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If You Are Considering Corporate Board Service, Part One

If You Are Considering Corporate Board Service, Part One

Here’s a quick update on landing a corporate board seat followed by a few questions to assess your readiness.

Senate Bill 826, California’s law mandating board gender diversity for public companies headquartered there, elevated the conversation about the importance of diversity in the boardroom. With the first deadline under the mandate now in effect—public companies headquartered in California and traded on the NYSE or Nasdaq were required to have at least one female director by December 31, 2019—KPMG took a look at the law’s early impact by studying the women who were added to previously all-male boards of companies headquartered in the state.

Among the findings in this study: There are 27 public companies that still had all-male boards at the end of 2019. Also, the concerns that were raised about mandating board members have turned out to be much ado about nothing.

So, this mandate has added more women to boards in California. What more can we do to encourage board diversity in other parts of the country?

I have been on a corporate board since 2003. It has been a terrific experience and I highly recommend it. If you are considering joining a corporate board let me encourage you to take the steps necessary to make that happen. It’s a great time to explore it. There are likely to be more opportunities going forward as the California experiment plays out.

As you ponder the possibilities, here are some questions to ask yourself:

1. Do you truly have the time to serve?

Saying “yes” to a seat can carry a commitment of five to ten years. In fact, it’s not unusual to serve for ten years or more. This includes attending, on average, six to eight meetings a year (and the travel time to and from those meetings), serving on at least one committee, and being “on call” when unexpected issues arise.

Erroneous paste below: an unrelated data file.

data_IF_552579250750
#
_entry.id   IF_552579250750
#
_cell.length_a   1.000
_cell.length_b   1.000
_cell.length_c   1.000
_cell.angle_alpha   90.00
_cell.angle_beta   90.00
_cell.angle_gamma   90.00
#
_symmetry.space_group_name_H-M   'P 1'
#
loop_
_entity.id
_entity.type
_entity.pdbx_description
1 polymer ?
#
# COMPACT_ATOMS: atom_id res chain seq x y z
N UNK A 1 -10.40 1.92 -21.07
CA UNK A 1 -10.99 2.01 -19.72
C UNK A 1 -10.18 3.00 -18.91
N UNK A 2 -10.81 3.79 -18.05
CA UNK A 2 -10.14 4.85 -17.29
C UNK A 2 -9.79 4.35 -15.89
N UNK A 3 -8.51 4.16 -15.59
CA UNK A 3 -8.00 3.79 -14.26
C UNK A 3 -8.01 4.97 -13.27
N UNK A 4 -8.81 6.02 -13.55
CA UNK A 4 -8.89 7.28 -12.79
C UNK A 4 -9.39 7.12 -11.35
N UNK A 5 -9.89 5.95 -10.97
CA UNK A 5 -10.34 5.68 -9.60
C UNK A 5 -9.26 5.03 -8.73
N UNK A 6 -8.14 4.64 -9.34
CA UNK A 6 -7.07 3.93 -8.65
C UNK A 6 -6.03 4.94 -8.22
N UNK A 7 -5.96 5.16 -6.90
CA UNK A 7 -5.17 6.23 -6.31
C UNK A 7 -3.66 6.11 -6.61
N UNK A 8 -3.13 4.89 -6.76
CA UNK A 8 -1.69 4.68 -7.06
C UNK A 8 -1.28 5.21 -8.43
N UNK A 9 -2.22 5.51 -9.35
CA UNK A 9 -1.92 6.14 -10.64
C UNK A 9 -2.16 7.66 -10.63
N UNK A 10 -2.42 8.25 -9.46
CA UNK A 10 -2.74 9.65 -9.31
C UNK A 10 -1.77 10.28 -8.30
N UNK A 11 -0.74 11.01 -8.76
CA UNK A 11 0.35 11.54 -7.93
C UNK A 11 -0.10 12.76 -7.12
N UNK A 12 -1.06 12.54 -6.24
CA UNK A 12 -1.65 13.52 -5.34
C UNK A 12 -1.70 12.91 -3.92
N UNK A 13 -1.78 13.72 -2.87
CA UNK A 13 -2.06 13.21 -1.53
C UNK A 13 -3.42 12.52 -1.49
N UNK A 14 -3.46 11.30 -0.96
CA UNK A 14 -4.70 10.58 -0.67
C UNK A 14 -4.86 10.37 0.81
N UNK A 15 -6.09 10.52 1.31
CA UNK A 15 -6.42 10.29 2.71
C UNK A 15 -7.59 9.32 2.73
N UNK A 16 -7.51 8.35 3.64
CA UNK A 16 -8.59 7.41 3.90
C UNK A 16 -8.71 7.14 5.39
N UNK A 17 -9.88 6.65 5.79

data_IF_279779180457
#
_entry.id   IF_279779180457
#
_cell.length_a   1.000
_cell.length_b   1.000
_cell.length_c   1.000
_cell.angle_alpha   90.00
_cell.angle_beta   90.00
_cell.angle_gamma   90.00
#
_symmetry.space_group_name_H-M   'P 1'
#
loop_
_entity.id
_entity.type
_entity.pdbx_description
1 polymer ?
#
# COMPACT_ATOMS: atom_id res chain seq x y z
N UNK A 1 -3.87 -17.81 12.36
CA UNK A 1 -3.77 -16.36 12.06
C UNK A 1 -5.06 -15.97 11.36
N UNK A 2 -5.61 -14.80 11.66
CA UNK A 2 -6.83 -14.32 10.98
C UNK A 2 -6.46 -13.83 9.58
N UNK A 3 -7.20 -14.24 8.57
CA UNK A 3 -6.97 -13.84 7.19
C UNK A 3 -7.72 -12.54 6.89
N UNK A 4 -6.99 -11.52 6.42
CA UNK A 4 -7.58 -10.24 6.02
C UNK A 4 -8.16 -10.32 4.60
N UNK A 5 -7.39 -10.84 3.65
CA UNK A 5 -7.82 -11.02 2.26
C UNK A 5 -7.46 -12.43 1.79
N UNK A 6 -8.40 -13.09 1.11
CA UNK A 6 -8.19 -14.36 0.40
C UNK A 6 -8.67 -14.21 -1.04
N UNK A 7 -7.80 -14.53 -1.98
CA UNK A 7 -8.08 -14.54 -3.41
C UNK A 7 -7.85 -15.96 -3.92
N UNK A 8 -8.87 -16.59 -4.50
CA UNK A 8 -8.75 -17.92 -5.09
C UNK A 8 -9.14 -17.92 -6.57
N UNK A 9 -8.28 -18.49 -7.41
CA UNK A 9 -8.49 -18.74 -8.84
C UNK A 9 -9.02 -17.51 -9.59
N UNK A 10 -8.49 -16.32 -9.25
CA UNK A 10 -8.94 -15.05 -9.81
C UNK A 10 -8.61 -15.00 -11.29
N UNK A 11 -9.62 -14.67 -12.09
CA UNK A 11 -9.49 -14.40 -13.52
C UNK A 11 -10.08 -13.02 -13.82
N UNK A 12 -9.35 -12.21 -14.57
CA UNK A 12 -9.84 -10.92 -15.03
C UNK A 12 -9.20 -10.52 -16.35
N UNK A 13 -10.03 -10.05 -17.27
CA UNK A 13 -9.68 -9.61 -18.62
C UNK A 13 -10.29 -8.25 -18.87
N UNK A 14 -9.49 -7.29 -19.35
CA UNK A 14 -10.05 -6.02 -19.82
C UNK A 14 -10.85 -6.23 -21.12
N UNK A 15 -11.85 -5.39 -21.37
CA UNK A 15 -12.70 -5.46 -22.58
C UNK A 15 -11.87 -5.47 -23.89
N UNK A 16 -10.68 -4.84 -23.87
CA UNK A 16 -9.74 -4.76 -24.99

2. Is compensation a secondary motive for you in seeking corporate board service?

If to any degree you are driven by money to seek a seat on a corporate board, think again. There are probably far easier ways to earn it. Board service should ideally happen when you are financially stable and do not “need” the fees or stock.

3. Are you well-informed about board of directors liability?

 Officers and directors of public companies always face the possibility that investors, regulators, and even criminal prosecutors might challenge their decisions. This increased scrutiny makes it more important than ever that you understand the obligations and potential liabilities inherent in public board service. Beginning in 2001, major corporate accounting scandals at Enron, WorldCom, and other large-cap companies cost investors billions of dollars when their share prices collapsed. This shook public confidence in the U.S. securities markets. Soon thereafter, on July 30, 2002, the Sarbanes-Oxley Act was enacted, which covers the responsibilities of a public corporation’s board of directors, adds criminal penalties for certain misconduct, and addresses issues such as auditor independence, corporate governance, internal control assessment, and enhanced financial disclosure. Bottom line: Public board service comes with serious obligations. Proceed with caution.

4. Do you think like an entrepreneur?

The very best and the most successful companies in America (3M, for instance) have always managed to maintain an entrepreneurial spirit no matter how big they’ve become. A culture that encourages creativity and inventiveness instills in its people passion and an urgency to create, and in its leaders openness to entirely new ideas—many of which come from outside the firm’s respective industry.

5. Are you financially literate?

Financial acuity is an essential proficiency in a board director. While you don’t have to be a CFO or an accountant, you must have the know-how to analyze financial statements. Enron’s and other corporations’ scandals drove legislation to ensure this.

6. Are you a natural mentor?

The role of a director differs greatly from that of an operating executive who is accustomed to “running the show.” Most director time is spent reviewing and assessing strategy, risk, financial reporting, and management performance. Aspiring board members should be comfortable in the role of mentoring. On the Luby’s board on which I serve, we have used a “board buddy” system in which a board director and a senior executive are matched. In my case, I was paired with Scott Gray, the firm’s CFO. He and I meet periodically and exchange ideas. He’s taught me how to dig deeper into financial statements, and I’ve helped him build on his already savvy marketing acumen.

Next time: Part Two

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